Many of America's oldest and finest botanical gardens were created by individuals who had two things in common. First, an immense love for nature, plants and gardens. Second, the financial wherewithal to create something "larger than life." Wallace Gardens is among this class of gardens.
At the same time, Wallace Gardens is different than most private gardens for two significant reasons. For one, it is a garden devoted to plants from arid lands and deserts. Even more unusual is the fact that it was created so recently, in the 1980's.
The founders of Wallace Gardens, Henry B. and Jocelyn Wallace, moved to Arizona in the early 1980's and immediately fell in love with the desert. Wallace Gardens is a testament to that love affair, a botanical paradise that is inspiring to all who come to visit.
Henry, H. B. as he was known to his friends, was an extraordinary horticulturalist drawn to the amazing resilience of cacti and succulents and their ability to survive in the harshest of environmental conditions. Jocelyn loved the beauty of the succulent plants, desert trees and bushes, all with their glorious floral displays. Together they created a spectacular 12 acre garden of arid land plants from across the globe.
H. B. Wallace was member of one of the most influential agricultural families in American history. He was the son of Henry A. Wallace and the grandson of Henry C. Wallace. The Wallace family, native to Iowa, has been synonymous with agriculture for several generations. Henry C. Wallace was the founder of the widely read agricultural magazine, "Wallace Farmer," he was a co-founder of the Farm Bureau, the nation's largest farm organization and he served as Secretary of Agriculture from 1921 to 1924. Henry A. Wallace was a key advisor to Franklin D. Roosevelt during both the Depression and World War II. He served as Secretary of Agriculture from 1932 to 1939, and Vice President of the United States from 1940 to 1944. Henry A. Wallace revolutionized the corn industry through his development of hybrid corn seed, and was the founder of the Pioneer Hi-Bred Company in 1926.
H.B. Wallace was born in Des Moines, Iowa, in 1915. He received a degree from Iowa State University in 1938 where he followed in his father's footsteps and studied genetics. His revolutionary breakthroughs in the science of poultry breeding and egg production have had the same international impact on our food supply as did his father's breakthroughs of increasing corn yields through hybridization. H.B. became the first President of Hy-Line Poultry Farms, a division of Pioneer Hi-Bred. H.B.'s philanthropic efforts included funding for scientific research to universities and foundations world-wide, as well as research for the cure of mercury-related illnesses, cancer, heart disease and amyotrophic lateral sclerosis (ALS).
For twenty years, the Wallaces worked side-by-side to create a garden unlike any other. H.B. was fascinated by the cacti and succulents. He loved their weird, architectural shapes, their beautiful flowers and, yes, their wicked spines. Left to his own devices, the garden would have consisted of only these. Jocelyn added the feminine touch, preferring the soft edges and shapes of bushes, trees and flowers. She loved the massive displays of yellow flowers on the Palo Verde and the pink Ironwood trees.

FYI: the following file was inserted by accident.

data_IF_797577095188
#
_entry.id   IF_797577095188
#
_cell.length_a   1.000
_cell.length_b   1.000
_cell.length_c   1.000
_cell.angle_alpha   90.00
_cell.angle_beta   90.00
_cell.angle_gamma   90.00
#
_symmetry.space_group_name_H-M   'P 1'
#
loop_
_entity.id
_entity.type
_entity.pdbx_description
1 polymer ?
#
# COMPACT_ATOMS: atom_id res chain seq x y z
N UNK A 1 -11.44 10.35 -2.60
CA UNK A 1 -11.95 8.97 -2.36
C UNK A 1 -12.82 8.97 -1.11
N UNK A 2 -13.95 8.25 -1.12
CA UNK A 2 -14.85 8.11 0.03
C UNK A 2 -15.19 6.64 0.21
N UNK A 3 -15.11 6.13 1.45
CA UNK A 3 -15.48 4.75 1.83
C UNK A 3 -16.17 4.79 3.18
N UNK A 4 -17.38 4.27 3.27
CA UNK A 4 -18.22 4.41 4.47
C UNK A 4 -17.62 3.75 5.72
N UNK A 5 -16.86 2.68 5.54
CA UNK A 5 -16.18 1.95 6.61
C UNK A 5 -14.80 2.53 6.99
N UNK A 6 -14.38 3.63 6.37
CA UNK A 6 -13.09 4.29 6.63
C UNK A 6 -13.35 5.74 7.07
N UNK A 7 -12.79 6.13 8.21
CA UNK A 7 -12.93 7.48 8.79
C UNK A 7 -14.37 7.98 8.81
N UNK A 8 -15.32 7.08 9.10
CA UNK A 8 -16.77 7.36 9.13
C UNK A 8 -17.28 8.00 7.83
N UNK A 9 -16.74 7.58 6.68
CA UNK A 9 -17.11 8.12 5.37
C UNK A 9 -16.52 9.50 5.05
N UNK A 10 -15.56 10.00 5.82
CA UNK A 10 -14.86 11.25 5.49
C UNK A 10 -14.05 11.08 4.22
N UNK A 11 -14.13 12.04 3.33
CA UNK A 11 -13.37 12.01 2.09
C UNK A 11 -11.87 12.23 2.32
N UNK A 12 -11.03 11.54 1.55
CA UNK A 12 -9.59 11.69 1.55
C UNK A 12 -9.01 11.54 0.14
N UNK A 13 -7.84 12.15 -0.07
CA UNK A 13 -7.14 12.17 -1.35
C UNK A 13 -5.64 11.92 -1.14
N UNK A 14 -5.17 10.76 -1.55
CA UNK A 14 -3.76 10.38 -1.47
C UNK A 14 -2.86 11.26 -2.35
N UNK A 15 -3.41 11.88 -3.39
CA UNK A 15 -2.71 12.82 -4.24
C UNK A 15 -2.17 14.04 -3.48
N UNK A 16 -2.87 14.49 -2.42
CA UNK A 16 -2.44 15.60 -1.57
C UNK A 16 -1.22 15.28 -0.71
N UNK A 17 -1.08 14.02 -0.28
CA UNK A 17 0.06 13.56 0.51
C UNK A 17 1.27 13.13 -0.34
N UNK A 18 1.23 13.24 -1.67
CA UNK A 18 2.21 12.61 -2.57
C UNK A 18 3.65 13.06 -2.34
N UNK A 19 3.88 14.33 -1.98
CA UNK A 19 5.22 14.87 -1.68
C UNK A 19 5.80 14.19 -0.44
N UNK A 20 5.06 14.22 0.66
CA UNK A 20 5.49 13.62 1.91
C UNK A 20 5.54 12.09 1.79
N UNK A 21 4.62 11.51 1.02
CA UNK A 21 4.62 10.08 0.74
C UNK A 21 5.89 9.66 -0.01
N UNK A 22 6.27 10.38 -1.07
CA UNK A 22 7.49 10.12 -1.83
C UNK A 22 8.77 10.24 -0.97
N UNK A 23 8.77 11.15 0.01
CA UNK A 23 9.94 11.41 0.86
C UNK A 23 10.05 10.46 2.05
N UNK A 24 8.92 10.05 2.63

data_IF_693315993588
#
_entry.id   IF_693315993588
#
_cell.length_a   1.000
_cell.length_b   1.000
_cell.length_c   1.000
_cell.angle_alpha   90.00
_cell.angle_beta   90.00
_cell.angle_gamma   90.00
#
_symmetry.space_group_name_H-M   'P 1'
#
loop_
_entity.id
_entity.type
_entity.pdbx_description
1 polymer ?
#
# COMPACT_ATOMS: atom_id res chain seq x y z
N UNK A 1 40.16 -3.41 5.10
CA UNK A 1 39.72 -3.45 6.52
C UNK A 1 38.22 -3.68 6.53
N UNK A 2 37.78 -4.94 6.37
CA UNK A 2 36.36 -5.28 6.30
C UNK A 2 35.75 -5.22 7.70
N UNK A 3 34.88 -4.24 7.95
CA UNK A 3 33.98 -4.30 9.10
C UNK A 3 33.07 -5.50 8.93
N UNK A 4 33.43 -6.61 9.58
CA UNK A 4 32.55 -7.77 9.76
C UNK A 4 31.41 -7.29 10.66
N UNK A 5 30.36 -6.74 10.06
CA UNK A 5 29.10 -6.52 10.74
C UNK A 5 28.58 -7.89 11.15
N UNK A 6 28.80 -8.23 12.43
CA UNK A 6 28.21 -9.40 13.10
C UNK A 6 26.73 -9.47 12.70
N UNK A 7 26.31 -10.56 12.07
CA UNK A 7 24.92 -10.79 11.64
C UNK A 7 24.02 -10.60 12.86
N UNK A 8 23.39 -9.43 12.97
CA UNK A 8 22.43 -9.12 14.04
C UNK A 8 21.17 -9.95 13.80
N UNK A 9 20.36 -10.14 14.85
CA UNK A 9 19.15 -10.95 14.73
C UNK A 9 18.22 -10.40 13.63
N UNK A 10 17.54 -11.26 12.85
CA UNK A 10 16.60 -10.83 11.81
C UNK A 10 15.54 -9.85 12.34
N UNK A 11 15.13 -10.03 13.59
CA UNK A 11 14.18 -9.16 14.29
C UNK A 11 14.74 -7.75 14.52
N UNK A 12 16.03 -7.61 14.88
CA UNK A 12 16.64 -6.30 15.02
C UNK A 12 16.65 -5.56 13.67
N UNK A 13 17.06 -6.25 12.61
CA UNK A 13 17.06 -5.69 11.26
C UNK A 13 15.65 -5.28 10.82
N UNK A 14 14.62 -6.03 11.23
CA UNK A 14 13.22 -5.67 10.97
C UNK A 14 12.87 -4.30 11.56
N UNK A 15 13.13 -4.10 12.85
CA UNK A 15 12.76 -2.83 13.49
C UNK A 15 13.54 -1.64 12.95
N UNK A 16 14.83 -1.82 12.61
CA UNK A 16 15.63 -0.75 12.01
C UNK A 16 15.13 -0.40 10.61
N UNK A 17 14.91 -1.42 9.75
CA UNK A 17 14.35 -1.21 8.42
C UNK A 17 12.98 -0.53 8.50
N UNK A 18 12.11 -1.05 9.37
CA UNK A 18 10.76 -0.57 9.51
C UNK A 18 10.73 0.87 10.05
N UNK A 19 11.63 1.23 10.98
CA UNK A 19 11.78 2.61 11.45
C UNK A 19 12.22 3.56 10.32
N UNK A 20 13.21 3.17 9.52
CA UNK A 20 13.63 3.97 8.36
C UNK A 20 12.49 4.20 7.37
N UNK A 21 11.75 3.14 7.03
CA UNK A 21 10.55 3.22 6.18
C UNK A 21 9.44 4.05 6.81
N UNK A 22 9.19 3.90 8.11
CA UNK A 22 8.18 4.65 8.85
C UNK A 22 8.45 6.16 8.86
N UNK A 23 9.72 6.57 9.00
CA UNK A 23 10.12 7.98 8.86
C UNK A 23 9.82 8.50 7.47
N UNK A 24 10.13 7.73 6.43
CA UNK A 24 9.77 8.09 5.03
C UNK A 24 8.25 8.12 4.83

Part of H.B.'s motivation to build the garden was his concern over the fate of the habitats of many of these marvelous plants. As with the destruction of the rain forests, deserts across the world are under attack by human beings. The world's dramatically expanding human population is causing intense pressure to develop lands previously thought uninhabitable. As desert habitats succumb to the blade and the spade, plants become extinct.
H.B. wondered what mankind might be losing in the process. Are there yet-to-be-discovered medicinal uses of these extraordinarily tough plants? If climate change results in expanding arid areas, should not we learn more about the plants that already have adapted to those conditions?
As their garden grew, H.B. reasoned that it could become a significant storehouse of the genetic material of arid land plants. In that way and in concert with other botanical gardens, much of nature's biodiversity could be saved for subsequent generations.
In the late 1980's and early 90's, the Wallaces were able to acquire a large area within the borders of the Sincuidados community. Land prices were so attractive that they purchased most of the land that was to be Phase IV of the developing community. This encompassed the 78 acres to the west of the community and included the hill that is mistakenly referred to as Lone Mountain. H.B., being an avid hiker, had his garden staff create over 2.5 miles of hiking trails on the hill. H.B. and Jocelyn felt strongly that this part of their estate should remain in its native state. To that end, they protected the land with a conservation easement that would permanently prevent any development of the acreage.
Knowing that life is fragile and death is inevitable, the Wallaces prepared for that eventuality by creating a foundation that would care for their property for years into the future. In 1992, this magnificent property was placed into a 501(c)(3) tax exempt foundation that had been created with a view to provide opportunities for research, education, conservation and the enjoyment of nature.
In the summer of 2005, H.B. Wallace passed away a few weeks short of his 90th birthday. Jocelyn Wallace continues to spend her winter months in the home they shared at Wallace Gardens for over 25 years.